- conservation of traditional
landscapes and their
inherent biotopes
- ensuring continuity in
constructed environments
- cultural diversity
(Virtanen &
Salonen, 2007.)
Teaching, studying and learning:
Environmental awareness as a goal 1/8
http://www.globe.gov/r/html/climatechange
Teaching, studying and learning::
Environmental awareness as a goal 2/8
(Chawla, 1999)
Teaching, studying and learning:
Environmental awareness as a goal 3/8
(Palmer ym., 1999)
Teaching, studying and learning:
Holistic SDE 4/8
Models:
– Environmental behaviour
model (Hungerford & Volk,
1990)
– Onion model (Käpylä, 1995)
– Tree model (Palmer, 1998)
– The modell for sustainable
development education
(Åhlberg, 2005)
– House model (Jeronen &
Kaikkonen, 2002; Jeronen ym.,
2009)
( Jeronen & Kaikkonen, 2002; Jeronen ym., 2009).
Teaching, studying and learning:
Global future as a goal 5/8
(Hicks & Bord, 2001)
Teaching, studying and learning:
ICT and distance education 6/8
•
Developing ICT and distance education concerning SDE in schools is a long
process. It requires
– an effective technical infrastructure
– psychological and cultural changes in teaching and learning.
It seems that schools are in the middle of this process:
* Teachers do not resist implementing ICT, but it seems that they are not
completely convinced of its advantages.
* In order to fully utilize ICT, they require better learning materials and
digital content in Finnish.
* In addition, the teachers have problems integrating ICT in the curriculum,
and
• they also feel that the schools lack both effective technical facilities and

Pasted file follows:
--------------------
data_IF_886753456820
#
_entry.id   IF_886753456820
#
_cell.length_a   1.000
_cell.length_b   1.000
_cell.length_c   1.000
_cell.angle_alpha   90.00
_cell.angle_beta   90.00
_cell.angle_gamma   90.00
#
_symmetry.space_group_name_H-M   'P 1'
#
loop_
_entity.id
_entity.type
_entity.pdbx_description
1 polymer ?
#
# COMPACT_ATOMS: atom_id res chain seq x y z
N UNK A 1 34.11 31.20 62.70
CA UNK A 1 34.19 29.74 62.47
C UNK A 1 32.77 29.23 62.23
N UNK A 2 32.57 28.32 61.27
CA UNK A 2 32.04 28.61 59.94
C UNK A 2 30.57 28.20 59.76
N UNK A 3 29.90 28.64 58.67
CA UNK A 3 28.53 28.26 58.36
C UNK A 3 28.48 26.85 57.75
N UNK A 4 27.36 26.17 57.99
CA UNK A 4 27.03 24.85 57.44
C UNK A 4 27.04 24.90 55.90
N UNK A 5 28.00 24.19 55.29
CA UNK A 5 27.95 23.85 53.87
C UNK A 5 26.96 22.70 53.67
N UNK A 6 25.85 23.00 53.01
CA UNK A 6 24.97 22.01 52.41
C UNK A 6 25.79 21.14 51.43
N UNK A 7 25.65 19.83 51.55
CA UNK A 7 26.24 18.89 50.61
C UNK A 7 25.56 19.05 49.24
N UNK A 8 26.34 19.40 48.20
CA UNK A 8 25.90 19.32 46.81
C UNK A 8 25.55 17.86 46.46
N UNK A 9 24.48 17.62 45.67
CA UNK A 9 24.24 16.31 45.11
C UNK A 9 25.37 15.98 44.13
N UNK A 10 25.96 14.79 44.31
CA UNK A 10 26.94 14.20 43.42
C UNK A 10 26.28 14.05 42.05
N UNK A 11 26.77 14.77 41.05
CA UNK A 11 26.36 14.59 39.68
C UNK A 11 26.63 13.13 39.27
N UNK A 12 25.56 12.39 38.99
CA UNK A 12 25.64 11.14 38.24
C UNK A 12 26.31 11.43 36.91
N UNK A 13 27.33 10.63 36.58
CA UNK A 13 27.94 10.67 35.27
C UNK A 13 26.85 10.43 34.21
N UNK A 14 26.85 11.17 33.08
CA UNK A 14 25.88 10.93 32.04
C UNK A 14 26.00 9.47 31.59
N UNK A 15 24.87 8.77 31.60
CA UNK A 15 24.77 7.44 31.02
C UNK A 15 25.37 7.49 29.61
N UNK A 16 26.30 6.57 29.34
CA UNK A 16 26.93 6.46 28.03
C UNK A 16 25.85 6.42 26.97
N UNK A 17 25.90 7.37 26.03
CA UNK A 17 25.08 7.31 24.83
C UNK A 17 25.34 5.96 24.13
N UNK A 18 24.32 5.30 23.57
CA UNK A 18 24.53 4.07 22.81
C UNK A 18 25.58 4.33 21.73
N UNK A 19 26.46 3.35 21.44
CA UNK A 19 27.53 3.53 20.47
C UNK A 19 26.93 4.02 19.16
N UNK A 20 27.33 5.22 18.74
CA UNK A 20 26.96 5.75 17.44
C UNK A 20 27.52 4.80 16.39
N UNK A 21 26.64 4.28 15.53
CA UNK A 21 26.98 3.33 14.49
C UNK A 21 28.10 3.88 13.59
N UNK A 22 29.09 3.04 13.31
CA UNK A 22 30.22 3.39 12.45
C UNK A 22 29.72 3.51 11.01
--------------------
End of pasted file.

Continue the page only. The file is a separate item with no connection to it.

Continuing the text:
support to maintain these environments.
However, distance education is becoming an important component in all
educational sectors in Finland.
Teaching, studying and learning:
ICT and distance education 7/8
Projects in Biology, Geography, EE and ESD in the University of Oulu
2006 onwards
Ympäristö ja terveys -yhteistyöverkosto (Myrtti), puheenjohtaja. ViRMo –
Virtuaaliset monialaiset opinnot. Virtual Studies in Biology, Geography,
Environmental Education and Health Education in Finnish Universities), (Coordinator) http://virmo.jyu.fi/myrtti
2006-2009
HERODOT II: Thematic Network for Geography Teaching and Training, 230402CP-1-2006-UK-Erasmus-TN, Partner. http://herodot.net/
2003-2005
Thematic Network, Hero(dot)net. 103700-CP-2-2003-1-UK-Erasmus-TN, Partner.
2001-2004
HERO(dot)eNEWS, European Environmental News, 90199-CP-1 001-1-FIMINERVA –M. Co-ordinator. http://cc.oulu.fi/~ejeronen/research/tieVie/index.htm
1998-2001
ESPACE European System for Particle and Astrophysics Cyber Education.
(Socrates, Comenius 3.1. AT-57214-2001) Partner.
http://www.springerlink.com/content/k20h7288773w644r/fulltext.pdf
1998-2000
HERODOT Using the Web in Teaching Geography (Socrates, Open and Distance
Learning ODL). Partner. http://cc.oulu.fi/~ejeronen/research/herodot/index.htm
1998
EuMEDEA . On-line Teacher Training Course on Environmental Education
(Socrates, Erasmus Programme) Partner.
http://www.itc.staranzano.go.it/progetti/eumedea/index.htm
1997-2000
ECOSCHOOL (Socrates, Erasmus, European Module, EM). Project leader.
Teaching, studying and learning:
ICT and distance education 8/8
• In our projects, we have found some pedagogical
features that are good to consider when teaching on
distance education.
• In order to create a rewarding online learning
experience, evaluation needs to be combined with an